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The Book Brain: How Reading Transforms Us

April 27, 2018

 

When you really think about it, the fact that you can read this sentence is nothing short of amazing.

 

In a fraction of a second, you are able to look at a series of complicated shapes, identify each one and connect it to several possible sounds, group those sound options together into units of words, connect each word-unit to one or more possible meanings, and then based on its relative position in a sentence, convert a series of lines and curves from simple visual stimuli into an abstract idea. And you are probably able to do this while also listening to music, eating a snack, or perhaps even both.

 

The written word is omnipresent in our modern lives, and these days it’s safe to say we take it mostly for granted. But, as Falk Huettig, Régine Kolinsky and Thomas Lachman note in their recent article, ‘The culturally co-opted brain: how literacy affects the human mind,’ the very concept of rendering those ideas into a series of repeatable symbols is only about 6000 years old.

 

To put that into perspective, the modern human evolved into being roughly 200,000 years ago. The Neanderthal is thought to have died out around 40,000 years ago. The first indisputable evidence of domesticated wolves dates from circa 12,700 BCE. Over 8,000 years after that, we first gained the ability to commit our thoughts to paper—or rather, to clay, since paper didn’t exist yet.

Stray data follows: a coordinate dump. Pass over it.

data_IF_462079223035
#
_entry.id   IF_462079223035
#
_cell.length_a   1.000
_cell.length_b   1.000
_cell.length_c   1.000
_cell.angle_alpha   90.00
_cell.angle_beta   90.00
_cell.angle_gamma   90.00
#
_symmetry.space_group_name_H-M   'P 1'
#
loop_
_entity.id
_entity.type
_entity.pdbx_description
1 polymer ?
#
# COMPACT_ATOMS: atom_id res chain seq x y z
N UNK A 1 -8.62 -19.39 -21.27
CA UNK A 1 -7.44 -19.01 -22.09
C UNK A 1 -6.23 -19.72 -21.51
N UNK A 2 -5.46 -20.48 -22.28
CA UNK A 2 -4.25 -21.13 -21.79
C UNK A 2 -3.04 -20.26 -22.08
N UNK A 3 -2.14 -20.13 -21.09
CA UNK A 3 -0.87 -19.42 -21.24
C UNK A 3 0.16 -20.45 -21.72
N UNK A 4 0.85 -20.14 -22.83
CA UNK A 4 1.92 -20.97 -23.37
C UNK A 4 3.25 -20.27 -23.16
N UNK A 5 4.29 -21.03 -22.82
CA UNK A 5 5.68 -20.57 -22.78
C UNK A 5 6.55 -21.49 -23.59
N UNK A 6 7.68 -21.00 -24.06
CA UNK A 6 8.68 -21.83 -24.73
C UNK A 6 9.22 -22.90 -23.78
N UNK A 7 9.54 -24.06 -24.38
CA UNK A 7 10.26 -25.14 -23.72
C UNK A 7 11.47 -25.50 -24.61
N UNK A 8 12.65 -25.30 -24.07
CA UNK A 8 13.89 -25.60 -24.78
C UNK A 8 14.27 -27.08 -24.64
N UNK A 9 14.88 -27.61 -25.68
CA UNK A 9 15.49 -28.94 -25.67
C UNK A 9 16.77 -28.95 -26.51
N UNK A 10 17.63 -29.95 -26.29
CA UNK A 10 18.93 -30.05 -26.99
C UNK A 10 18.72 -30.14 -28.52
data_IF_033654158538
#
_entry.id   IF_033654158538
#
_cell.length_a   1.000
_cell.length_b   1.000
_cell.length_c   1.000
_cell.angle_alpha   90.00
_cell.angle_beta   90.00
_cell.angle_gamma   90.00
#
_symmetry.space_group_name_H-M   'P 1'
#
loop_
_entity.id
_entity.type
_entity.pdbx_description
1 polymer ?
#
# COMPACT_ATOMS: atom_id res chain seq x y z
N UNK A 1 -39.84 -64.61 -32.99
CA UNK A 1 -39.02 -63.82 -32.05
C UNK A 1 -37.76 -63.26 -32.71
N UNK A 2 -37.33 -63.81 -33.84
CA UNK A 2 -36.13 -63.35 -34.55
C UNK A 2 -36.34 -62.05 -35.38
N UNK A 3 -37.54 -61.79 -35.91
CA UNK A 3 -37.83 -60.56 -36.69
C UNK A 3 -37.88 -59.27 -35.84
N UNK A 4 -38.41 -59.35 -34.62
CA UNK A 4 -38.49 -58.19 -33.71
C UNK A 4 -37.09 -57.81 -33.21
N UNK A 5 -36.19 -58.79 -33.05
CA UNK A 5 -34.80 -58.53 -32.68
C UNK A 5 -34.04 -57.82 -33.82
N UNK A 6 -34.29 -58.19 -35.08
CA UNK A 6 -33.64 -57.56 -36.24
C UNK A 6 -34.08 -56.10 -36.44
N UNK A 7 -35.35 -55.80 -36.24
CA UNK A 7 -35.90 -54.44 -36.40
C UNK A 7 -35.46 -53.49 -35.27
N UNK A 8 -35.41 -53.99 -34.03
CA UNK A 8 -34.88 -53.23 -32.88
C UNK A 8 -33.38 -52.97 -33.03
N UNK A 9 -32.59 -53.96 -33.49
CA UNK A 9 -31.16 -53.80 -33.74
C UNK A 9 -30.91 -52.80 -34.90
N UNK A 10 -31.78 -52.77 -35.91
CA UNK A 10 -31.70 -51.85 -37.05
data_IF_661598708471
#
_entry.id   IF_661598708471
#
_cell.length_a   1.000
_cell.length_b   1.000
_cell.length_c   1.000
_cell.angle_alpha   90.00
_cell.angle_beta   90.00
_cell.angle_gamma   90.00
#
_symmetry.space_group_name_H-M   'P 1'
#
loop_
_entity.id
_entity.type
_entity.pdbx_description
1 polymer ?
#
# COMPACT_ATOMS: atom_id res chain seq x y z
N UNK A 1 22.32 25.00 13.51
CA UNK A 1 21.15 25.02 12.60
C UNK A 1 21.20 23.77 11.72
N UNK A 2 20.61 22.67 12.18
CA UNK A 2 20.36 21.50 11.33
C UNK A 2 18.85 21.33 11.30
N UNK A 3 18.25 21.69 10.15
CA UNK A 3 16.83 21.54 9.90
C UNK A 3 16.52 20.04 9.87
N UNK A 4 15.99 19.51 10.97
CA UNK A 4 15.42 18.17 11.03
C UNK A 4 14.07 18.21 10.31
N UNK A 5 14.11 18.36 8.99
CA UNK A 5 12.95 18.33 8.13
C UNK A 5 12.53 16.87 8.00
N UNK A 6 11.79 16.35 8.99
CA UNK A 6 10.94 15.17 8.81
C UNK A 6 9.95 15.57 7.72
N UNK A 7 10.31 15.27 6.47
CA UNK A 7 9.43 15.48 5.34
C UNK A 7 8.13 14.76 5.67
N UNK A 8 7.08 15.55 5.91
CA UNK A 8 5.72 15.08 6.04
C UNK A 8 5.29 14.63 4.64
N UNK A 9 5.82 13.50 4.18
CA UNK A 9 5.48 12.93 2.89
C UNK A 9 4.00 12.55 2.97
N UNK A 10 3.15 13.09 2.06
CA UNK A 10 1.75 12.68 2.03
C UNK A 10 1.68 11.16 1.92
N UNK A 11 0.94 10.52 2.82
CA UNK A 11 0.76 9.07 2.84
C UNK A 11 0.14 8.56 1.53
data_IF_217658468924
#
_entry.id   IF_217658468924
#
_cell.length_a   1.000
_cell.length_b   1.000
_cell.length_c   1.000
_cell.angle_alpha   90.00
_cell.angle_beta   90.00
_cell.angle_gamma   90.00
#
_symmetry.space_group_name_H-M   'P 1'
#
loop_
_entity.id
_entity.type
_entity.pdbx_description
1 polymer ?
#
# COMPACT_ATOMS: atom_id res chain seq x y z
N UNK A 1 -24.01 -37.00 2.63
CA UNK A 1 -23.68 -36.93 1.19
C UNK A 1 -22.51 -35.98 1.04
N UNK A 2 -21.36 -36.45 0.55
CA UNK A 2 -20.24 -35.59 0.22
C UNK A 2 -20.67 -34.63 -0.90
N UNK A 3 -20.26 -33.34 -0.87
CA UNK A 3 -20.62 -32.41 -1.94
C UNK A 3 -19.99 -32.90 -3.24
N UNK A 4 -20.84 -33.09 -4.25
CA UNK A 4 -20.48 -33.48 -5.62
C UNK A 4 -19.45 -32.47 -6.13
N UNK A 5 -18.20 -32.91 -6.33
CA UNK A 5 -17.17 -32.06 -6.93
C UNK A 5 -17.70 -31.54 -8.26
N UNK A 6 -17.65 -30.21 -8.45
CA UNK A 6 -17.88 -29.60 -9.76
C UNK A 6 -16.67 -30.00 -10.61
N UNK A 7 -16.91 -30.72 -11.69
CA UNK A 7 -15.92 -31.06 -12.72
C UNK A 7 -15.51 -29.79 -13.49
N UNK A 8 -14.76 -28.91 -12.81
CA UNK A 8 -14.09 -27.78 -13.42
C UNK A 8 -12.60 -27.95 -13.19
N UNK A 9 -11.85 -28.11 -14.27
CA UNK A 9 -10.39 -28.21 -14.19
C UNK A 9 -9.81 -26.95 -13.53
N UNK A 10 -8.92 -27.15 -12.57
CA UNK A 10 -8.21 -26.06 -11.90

Every time you crack open a book, peruse a menu, or actually bother to consult the manual, you are hijacking a series of brain systems that were not originally meant for such a purpose. “Pre-existing perceptual and cognitive skills must be recruited, modified and coordinated…” writes Huettig et al. “Complex perceptual and cognitive procedures are overlearned and become automatized with extensive practice over years.”

 

Because of this, we can say that reading literally rewrites the brain. And that seems to have overreaching effects.

 

For instance, by comparing test results between pre-literate children and beginning readers of the same age, and between literate people and illiterate people, researchers were able to prove that increased mirror-image discrimination (that is, being able to distinguish identical shapes based on their orientation) is a direct effect of developing the ability to read.

 

The article also cites a 2018 paper by José Morais, which argues that literacy itself can potentially have tremendous effects on one’s ability to analyze and organize thoughts, think critically, and facilitate well-informed public debate. Morais also reminds us that, according to UNESCO, about 15% of people 15 or older are functionally illiterate. (And that’s not even including certain individuals on twitter who may be able to string words together but clearly could still use a boost on the analysis and critical thinking end of things.)

 

So the next time you glance over your iTunes terms and conditions, take a moment to appreciate your ability to resolve those strange squiggles into words and thoughts. Reading may truly be the greatest brain hack of all.

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